Renewable Energy and Jobs Annual Review 2021


The renewable energy sector employed 12 million people, directly and indirectly, in 2020.1 The number has continued to grow worldwide over the past decade. The solar photovoltaic (PV), bioenergy, hydropower and wind power industries have been the largest employers. Figure 1 shows the evolution of IRENA’s renewable energy employment estimates since 2012.

These employment trends are shaped by a multitude of factors (see Figure 2). Key among them is the rate at which renewable energy equipment is manufactured, installed and put to use (largely a function of costs and overall investments). Costs, especially of solar and wind technologies, continue to decline. With relatively steady annual investments, lower costs have translated into wider deployment. An increase in investments would boost future job creation, even allowing for growing labour productivity. Policy guidance and support remain indispensable for establishing overall renewable energy roadmaps, driving ambition, and encouraging the adoption of transparent and consistent rules for feed-in tari-s, auctions, tax incentives, subsidies, permitting procedures and other regulations.

The geographic footprint of renewable energy employment – the physical location of the jobs – depends on the dynamism of national and regional installation markets; on technological leadership, industrial policy and domestic content requirements; and on the resulting depth and strength of the supply chain in individual countries. As the industry changes and matures, policy instruments must be fine-tuned.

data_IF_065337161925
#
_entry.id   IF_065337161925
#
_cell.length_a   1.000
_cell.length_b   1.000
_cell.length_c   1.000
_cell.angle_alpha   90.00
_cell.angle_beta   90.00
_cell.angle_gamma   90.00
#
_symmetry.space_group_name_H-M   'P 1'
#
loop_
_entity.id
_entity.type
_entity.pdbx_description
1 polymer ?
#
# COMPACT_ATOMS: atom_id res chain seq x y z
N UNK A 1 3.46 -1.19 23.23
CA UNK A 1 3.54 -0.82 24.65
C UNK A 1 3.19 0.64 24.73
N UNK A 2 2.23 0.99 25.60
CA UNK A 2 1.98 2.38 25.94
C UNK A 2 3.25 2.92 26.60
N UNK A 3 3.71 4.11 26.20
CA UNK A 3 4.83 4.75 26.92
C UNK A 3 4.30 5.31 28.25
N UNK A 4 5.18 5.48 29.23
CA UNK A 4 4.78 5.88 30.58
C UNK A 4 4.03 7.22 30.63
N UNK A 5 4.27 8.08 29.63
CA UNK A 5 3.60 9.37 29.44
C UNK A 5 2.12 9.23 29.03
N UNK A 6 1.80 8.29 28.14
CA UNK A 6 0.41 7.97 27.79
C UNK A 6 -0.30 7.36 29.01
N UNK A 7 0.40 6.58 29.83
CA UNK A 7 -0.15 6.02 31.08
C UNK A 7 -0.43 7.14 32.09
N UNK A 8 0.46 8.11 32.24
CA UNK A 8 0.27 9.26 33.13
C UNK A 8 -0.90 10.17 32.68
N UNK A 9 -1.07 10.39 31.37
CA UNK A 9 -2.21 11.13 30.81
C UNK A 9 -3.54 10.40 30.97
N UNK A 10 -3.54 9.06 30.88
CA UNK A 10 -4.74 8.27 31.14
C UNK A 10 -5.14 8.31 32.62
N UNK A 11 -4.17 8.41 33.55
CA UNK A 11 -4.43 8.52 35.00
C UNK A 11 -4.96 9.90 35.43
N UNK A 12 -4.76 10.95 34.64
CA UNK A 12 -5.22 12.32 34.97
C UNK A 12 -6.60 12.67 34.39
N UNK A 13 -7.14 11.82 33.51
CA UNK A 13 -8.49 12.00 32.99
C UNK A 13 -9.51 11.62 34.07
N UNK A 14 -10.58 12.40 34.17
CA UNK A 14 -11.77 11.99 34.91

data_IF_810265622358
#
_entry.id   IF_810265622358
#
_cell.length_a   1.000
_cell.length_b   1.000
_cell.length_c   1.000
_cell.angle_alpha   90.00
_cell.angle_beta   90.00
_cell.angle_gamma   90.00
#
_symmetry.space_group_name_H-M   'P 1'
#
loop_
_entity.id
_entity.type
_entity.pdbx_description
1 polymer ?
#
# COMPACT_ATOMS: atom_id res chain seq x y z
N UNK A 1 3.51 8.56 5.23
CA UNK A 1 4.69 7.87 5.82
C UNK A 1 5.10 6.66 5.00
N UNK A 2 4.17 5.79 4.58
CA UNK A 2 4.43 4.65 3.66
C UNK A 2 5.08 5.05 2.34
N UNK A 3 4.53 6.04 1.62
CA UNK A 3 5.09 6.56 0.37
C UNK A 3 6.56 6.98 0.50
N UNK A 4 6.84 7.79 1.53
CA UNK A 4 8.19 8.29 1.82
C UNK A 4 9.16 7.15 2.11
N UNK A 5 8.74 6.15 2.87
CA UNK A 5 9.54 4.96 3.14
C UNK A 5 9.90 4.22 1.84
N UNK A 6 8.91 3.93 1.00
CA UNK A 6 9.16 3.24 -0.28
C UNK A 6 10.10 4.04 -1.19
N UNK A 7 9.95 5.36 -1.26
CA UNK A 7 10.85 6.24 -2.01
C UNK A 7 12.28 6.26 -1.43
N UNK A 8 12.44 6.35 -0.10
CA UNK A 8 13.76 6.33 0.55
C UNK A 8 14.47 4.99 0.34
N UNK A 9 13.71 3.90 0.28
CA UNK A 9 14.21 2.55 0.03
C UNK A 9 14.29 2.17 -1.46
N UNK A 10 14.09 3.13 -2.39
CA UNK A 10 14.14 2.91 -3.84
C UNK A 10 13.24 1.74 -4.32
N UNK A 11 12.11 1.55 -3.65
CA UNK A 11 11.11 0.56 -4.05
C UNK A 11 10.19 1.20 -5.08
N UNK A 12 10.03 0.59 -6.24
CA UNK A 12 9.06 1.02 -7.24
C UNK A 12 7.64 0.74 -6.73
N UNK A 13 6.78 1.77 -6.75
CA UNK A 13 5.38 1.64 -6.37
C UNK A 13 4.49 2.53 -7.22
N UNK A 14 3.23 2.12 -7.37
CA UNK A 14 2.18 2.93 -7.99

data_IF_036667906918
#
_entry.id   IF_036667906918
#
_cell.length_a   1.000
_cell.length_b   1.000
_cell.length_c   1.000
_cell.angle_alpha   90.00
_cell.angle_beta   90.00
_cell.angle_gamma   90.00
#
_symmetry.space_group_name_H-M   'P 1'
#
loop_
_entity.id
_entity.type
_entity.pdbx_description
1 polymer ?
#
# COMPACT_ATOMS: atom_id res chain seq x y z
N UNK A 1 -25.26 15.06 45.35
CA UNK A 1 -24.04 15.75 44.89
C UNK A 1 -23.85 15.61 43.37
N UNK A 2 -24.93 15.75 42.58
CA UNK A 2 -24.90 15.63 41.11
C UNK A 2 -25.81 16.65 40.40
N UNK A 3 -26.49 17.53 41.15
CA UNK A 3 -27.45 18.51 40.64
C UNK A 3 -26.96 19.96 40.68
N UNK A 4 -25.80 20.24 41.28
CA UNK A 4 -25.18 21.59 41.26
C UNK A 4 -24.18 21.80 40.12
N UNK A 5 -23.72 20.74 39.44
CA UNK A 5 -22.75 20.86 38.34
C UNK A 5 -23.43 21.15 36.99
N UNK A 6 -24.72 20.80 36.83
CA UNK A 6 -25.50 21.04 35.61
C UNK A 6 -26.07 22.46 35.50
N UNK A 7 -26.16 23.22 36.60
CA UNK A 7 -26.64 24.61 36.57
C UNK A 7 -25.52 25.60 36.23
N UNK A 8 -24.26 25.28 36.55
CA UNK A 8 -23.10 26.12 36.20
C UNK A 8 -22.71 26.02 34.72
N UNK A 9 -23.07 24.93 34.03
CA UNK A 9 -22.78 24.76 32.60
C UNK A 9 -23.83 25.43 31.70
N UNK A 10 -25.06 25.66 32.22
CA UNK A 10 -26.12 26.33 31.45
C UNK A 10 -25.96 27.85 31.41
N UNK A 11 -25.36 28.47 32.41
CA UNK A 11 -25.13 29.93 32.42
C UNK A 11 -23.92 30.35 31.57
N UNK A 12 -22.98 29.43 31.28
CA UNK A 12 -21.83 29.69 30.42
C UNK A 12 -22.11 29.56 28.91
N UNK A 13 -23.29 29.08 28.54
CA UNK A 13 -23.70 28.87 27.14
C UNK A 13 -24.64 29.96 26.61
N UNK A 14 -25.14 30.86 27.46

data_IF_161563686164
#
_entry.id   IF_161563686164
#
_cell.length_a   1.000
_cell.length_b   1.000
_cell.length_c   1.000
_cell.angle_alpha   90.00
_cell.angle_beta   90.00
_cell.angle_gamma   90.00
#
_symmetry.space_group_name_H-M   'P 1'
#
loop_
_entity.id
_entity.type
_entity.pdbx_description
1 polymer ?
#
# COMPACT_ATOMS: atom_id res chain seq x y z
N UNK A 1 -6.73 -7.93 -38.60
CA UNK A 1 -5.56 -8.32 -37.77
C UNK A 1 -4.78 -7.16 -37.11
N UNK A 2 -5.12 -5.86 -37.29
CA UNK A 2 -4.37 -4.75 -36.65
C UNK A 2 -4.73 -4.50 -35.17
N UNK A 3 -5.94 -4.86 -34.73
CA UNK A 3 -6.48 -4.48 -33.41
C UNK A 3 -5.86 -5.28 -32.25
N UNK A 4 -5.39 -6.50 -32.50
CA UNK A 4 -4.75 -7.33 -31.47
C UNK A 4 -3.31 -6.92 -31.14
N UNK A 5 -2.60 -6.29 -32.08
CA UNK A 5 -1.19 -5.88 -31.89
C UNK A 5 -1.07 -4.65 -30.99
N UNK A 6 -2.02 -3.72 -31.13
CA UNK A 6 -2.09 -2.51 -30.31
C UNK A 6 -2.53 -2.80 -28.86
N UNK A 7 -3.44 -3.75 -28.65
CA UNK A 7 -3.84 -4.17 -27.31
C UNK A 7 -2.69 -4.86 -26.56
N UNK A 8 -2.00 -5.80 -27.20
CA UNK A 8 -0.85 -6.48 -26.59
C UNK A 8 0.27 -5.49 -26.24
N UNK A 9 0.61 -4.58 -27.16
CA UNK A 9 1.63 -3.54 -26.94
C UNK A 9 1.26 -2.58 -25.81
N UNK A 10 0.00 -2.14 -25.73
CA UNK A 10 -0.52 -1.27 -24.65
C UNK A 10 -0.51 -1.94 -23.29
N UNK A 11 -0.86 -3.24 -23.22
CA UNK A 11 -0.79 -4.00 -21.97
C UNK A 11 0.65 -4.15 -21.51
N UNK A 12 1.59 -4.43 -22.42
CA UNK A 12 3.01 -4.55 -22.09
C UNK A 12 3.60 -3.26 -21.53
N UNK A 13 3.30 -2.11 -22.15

The complex impact of COVID-19
The COVID-19 pandemic loomed over the global economy for most of 2020 and 2021, a-ecting both the volume and structure of energy demand. Employment, including in the energy sector, has been deeply a-ected by repeated lockdowns and other restrictions which put pressure on supply chains and constrained economic activity. Across the global economy, millions of jobs were lost and many others put at risk. According to the International Labour Organization (ILO, 2021), 8.8% of global working hours were lost in 2020, equivalent to 255 million full-time jobs. Available information indicates that women were more aŠected than men, given that they tend to work in sectors more vulnerable to
economic shocks. This comes on top of a long-standing imbalance in the energy sector, including renewables, i.e. a marked gender inequality. A two-page feature on this topic begins on page 18.
In renewable energy as elsewhere in the economy, the ability of companies and industries to cope with the pandemic and comply with social-distancing requirements in the workplace varies enormously. Companies and government agencies face not only the direct health impacts of the virus, such as sick and quarantined workers or temporary factory shutdowns, but also the economic repercussions of border closures and interruptions in deliveries of raw materials and components.

In many countries a cycle was established in which delays were followed by surges of activity. This reflected the newfound reality in which countries’ varying degrees of success in reducing COVID-19 infections alternated with a resurgence of cases. But some of the late surge was also driven by developers rushing projects to meet permitting deadlines (some of which were extended in response to pandemic delays) or reacting to impending changes in policies, such as expiring tax credits, phaseouts of subsidies or cuts in feed-in tari-s. In a sense, the pandemic further amplified the ups and downs seen in the sector in ordinary years. Due to the mobility constraints inherent in the COVID-19 policy response, transport energy demand was far more a-ected than electricity use. This played to renewables’ advantage, in that the bulk of renewable capacity has been installed in the power sector, whereas renewables’ role in transport fuels remains quite small for the time being. An added wild